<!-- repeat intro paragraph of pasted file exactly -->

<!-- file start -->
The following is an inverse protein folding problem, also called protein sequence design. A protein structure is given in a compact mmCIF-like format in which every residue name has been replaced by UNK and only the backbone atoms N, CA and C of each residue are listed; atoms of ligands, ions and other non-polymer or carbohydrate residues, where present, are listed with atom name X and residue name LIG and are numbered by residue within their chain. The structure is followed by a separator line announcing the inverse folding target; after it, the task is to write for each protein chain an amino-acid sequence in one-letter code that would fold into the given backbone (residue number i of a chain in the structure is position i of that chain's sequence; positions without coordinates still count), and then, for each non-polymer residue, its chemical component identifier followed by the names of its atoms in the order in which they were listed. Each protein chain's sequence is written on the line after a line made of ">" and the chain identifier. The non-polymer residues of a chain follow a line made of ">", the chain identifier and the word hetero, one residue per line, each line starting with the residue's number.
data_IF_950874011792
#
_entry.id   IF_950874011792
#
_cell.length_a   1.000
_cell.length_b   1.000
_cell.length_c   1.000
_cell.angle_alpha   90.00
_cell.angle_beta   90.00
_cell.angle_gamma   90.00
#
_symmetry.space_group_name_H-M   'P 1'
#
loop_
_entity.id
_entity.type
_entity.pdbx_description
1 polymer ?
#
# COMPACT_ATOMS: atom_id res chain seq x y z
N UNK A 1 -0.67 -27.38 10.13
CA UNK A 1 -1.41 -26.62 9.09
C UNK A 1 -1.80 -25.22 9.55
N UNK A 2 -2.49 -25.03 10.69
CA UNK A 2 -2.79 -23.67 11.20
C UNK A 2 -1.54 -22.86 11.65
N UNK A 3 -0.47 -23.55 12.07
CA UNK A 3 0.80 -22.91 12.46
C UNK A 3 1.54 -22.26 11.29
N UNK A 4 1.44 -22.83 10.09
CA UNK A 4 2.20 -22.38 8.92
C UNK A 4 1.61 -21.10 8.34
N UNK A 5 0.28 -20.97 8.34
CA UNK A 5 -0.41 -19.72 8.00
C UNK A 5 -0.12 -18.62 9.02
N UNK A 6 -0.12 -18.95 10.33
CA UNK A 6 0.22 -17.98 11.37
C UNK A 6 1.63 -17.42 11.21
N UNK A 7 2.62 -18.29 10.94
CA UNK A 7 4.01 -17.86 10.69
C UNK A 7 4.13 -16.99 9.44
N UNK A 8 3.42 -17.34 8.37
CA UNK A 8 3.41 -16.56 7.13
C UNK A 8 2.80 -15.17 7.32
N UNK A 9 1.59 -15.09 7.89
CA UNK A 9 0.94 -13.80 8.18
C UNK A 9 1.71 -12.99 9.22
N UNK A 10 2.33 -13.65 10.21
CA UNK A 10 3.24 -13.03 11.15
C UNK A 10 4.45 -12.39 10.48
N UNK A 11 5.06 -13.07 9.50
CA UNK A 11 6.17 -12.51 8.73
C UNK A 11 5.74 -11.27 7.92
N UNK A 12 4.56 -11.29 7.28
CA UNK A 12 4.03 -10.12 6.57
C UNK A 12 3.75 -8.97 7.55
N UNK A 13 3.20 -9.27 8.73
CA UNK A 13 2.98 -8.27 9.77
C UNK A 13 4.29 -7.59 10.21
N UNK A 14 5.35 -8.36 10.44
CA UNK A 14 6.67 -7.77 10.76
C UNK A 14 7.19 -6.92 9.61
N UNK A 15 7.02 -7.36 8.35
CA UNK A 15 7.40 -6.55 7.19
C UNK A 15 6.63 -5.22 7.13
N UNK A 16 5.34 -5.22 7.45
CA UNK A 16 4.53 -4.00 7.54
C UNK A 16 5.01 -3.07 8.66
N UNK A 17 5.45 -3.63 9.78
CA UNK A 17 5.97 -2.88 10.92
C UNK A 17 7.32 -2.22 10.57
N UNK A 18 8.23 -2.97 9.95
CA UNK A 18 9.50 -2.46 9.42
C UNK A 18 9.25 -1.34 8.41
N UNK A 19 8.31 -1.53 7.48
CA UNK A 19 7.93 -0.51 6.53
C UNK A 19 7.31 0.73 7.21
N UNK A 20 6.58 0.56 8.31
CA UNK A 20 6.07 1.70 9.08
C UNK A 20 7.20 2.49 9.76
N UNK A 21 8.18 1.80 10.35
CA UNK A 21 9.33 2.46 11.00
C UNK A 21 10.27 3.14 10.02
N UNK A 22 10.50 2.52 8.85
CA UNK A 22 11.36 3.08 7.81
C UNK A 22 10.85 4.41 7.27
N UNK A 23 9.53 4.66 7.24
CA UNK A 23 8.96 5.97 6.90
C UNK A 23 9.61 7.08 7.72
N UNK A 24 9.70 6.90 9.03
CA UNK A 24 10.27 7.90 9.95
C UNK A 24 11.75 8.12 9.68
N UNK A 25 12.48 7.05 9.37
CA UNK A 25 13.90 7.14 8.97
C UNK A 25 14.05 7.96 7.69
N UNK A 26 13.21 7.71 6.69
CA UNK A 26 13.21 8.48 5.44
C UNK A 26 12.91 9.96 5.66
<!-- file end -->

The following is an inverse protein folding problem, also called protein sequence design. A protein structure is given in a compact mmCIF-like format in which every residue name has been replaced by UNK and only the backbone atoms N, CA and C of each residue are listed; atoms of ligands, ions and other non-polymer or carbohydrate residues, where present, are listed with atom name X and residue name LIG and are numbered by residue within their chain. The structure is followed by a separator line announcing the inverse folding target; after it, the task is to write for each protein chain an amino-acid sequence in one-letter code that would fold into the given backbone (residue number i of a chain in the structure is position i of that chain's sequence; positions without coordinates still count), and then, for each non-polymer residue, its chemical component identifier followed by the names of its atoms in the order in which they were listed. Each protein chain's sequence is written on the line after a line made of ">" and the chain identifier. The non-polymer residues of a chain follow a line made of ">", the chain identifier and the word hetero, one residue per line, each line starting with the residue's number.